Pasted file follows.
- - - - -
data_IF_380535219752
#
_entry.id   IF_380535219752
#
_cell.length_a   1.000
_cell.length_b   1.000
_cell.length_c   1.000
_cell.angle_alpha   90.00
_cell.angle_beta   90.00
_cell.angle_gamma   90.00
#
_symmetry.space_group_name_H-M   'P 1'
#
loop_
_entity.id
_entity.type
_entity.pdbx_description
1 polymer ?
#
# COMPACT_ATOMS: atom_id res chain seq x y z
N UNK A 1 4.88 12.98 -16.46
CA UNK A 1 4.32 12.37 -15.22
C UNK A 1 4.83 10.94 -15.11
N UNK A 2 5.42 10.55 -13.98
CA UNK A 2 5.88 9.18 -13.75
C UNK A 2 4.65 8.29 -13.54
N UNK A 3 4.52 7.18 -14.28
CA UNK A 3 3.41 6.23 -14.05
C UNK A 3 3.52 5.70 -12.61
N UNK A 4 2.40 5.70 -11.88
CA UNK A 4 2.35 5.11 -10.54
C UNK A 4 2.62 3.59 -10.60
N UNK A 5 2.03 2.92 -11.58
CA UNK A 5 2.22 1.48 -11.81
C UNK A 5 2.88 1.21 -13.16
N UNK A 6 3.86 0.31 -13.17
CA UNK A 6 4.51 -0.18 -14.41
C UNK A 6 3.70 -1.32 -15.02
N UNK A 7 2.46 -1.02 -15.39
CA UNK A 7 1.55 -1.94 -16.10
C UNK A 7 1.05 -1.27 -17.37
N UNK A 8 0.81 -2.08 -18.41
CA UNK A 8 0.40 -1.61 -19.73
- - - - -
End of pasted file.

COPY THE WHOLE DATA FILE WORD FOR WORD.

data_IF_380535219752
#
_entry.id   IF_380535219752
#
_cell.length_a   1.000
_cell.length_b   1.000
_cell.length_c   1.000
_cell.angle_alpha   90.00
_cell.angle_beta   90.00
_cell.angle_gamma   90.00
#
_symmetry.space_group_name_H-M   'P 1'
#
loop_
_entity.id
_entity.type
_entity.pdbx_description
1 polymer ?
#
# COMPACT_ATOMS: atom_id res chain seq x y z
N UNK A 1 4.88 12.98 -16.46
CA UNK A 1 4.32 12.37 -15.22
C UNK A 1 4.83 10.94 -15.11
N UNK A 2 5.42 10.55 -13.98
CA UNK A 2 5.88 9.18 -13.75
C UNK A 2 4.65 8.29 -13.54
N UNK A 3 4.52 7.18 -14.28
CA UNK A 3 3.41 6.23 -14.05
C UNK A 3 3.52 5.70 -12.61
N UNK A 4 2.40 5.70 -11.88
CA UNK A 4 2.35 5.11 -10.54
C UNK A 4 2.62 3.59 -10.60
N UNK A 5 2.03 2.92 -11.58
CA UNK A 5 2.22 1.48 -11.81
C UNK A 5 2.88 1.21 -13.16
N UNK A 6 3.86 0.31 -13.17
CA UNK A 6 4.51 -0.18 -14.41
C UNK A 6 3.70 -1.32 -15.02
N UNK A 7 2.46 -1.02 -15.39
CA UNK A 7 1.55 -1.94 -16.10
C UNK A 7 1.05 -1.27 -17.37
N UNK A 8 0.81 -2.08 -18.41
CA UNK A 8 0.40 -1.61 -19.73